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Nuclear Energy Trump Wall Otra Nation

Published on April 17th, 2017 | by Steve Hanley

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Technology From Fiendish To Fanciful Could Help Build Trump Wall

April 17th, 2017 by  


Donald Trump’s absurd idea to build a wall between the United States and Mexico has attracted hundreds of proposals ranging from fanciful to fiendish. The guidelines from the administration say the Trump Wall must be an “impenetrable, physical, tall, powerful, beautiful wall” up to 30 feet high and 2,000 miles long. As many as 400 proposals are expected before a final design is selected.

Trump Wall by DarkPulse

Trump Wall concept by DarkPulse

The Trump Wall must be tough enough to withstand attacks from “sledgehammer, car jack, pick axe, chisel, battery operated impact tools…propane or butane or other similar hand-held tools” for up to four hours. It also be “aesthetically pleasing” — a requirement that presumably only applies to the side facing north. It must be “physically imposing in height.” 30 feet is suggested as the ideal elevation (equivalent to a 4 story building) but shorter options of not less than 18 feet “may be acceptable.”

The Wall, we know now, will be paid for entirely by American taxpayers, despite assurances to the contrary Trump made during his campaign. Trump’s budget asks for $2 billion to get the project started. Republican leaders say the total project could cost $12 to $15 billion but independent estimates run as high as $38 billion.

A Moat Filled With Nuclear Waste

One of the most fiendish ideas come from Clayton Industries of Pittsburgh, which claims to be “revamping the energy sector through matter manipulation,” whatever that means. It wants to dig a 100 foot deep trench along the entire length of the border and fill it with nuclear waste. First there would be a simple chain link fence on the Mexican side followed by a field of electronic motion sensors.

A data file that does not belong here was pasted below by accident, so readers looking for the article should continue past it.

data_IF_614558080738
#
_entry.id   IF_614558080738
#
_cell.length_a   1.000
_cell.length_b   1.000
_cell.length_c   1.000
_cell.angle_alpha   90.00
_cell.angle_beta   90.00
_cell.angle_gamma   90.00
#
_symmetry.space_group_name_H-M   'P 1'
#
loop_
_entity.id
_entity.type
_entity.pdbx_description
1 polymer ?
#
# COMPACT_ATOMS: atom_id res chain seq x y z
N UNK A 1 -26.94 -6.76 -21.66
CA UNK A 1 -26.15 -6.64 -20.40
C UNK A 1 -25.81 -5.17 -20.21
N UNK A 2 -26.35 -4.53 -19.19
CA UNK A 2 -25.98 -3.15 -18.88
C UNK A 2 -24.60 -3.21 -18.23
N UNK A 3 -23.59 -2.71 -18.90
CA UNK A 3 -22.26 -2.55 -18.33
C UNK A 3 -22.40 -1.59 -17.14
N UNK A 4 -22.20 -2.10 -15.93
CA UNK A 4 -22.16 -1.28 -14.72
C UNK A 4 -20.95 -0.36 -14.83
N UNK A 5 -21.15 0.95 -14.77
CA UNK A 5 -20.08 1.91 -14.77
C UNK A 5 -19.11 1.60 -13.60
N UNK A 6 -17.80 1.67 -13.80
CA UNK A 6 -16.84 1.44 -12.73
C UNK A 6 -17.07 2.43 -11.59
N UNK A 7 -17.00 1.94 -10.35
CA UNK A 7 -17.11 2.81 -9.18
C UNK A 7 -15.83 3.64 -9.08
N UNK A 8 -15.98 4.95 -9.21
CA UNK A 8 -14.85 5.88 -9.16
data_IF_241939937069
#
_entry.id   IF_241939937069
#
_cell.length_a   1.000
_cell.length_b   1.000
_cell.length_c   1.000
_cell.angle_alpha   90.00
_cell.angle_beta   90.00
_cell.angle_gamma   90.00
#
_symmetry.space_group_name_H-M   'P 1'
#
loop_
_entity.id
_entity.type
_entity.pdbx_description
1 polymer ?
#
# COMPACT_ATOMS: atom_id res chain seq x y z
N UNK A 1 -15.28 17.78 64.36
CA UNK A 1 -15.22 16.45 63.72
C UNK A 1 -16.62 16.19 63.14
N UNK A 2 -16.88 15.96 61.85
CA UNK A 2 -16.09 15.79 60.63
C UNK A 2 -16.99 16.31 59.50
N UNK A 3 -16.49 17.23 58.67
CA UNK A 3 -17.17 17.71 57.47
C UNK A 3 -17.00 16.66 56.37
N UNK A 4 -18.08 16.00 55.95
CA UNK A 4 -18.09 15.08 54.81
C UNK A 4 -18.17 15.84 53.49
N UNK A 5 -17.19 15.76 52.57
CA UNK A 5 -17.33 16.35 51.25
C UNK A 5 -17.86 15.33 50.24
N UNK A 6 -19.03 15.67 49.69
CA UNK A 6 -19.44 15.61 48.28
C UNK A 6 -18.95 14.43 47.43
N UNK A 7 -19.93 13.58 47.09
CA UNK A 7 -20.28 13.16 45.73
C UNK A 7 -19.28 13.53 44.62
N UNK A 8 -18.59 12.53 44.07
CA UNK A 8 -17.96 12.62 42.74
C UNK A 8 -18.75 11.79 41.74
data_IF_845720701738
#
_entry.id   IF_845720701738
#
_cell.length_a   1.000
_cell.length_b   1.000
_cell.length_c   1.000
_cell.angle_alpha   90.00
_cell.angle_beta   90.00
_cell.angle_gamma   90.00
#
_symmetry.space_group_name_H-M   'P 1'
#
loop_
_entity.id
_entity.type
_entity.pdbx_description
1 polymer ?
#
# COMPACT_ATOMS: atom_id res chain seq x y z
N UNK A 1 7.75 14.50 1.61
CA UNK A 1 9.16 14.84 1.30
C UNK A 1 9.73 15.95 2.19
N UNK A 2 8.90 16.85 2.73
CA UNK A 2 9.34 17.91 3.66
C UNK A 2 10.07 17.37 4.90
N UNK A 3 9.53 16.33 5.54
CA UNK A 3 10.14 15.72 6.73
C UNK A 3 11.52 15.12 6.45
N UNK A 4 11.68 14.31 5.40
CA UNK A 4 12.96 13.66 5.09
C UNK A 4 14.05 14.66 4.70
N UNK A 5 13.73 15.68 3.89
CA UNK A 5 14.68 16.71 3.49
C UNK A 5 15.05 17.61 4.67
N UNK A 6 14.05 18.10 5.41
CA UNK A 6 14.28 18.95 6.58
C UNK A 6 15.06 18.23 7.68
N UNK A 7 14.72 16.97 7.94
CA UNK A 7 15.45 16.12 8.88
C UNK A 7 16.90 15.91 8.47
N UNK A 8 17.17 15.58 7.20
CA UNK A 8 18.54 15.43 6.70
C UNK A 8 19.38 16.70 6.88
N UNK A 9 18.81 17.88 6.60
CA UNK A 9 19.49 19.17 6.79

Then comes the moat filled with toxic waste. Anyone who manages to navigate that gruesome gauntlet would then be faced with the actual 30 feet high wall. Clayton Industries sees a silver lining to their plan. The trench would serve as a “conduit” to some mysterious facility where the nuclear waste would be turned into electricity. How’s that for American ingenuity?

A Solar Powered Prison Wall

Gleason Partners, which describes itself as a “a 100% Vietnam veteran owned small business,” has a more practical suggestion, It wants to build a wall covered with solar panels The electricity provided would power all the lights, patrol stations, and sensors along the route. Any excess could be sold to local utilities. Gleason says the proceeds would pay for the wall in 20 years. It would be “a sleeping lion,” says Gleason, “that will not hurt a climber except for the fall but will protect itself if somebody tries to break into or through the structure.”

Bring On The Sensors

vScenario of San Diego wants to use drones to make a 3-D map of the terrain. Then they would install cameras, “volumetric microwave sensors” and fiber optics to detect intruders. Another company with the rather sinister name of DarkPulse Technologies — which calls itself a “leader in distributed fiber sensor solutions” — proposes a wall made of ballistic grade concrete wall embedded with special sensors that would notify border agents electronically of any attempt to breach the wall. It would use a special coating to prevent the use of grappling hooks.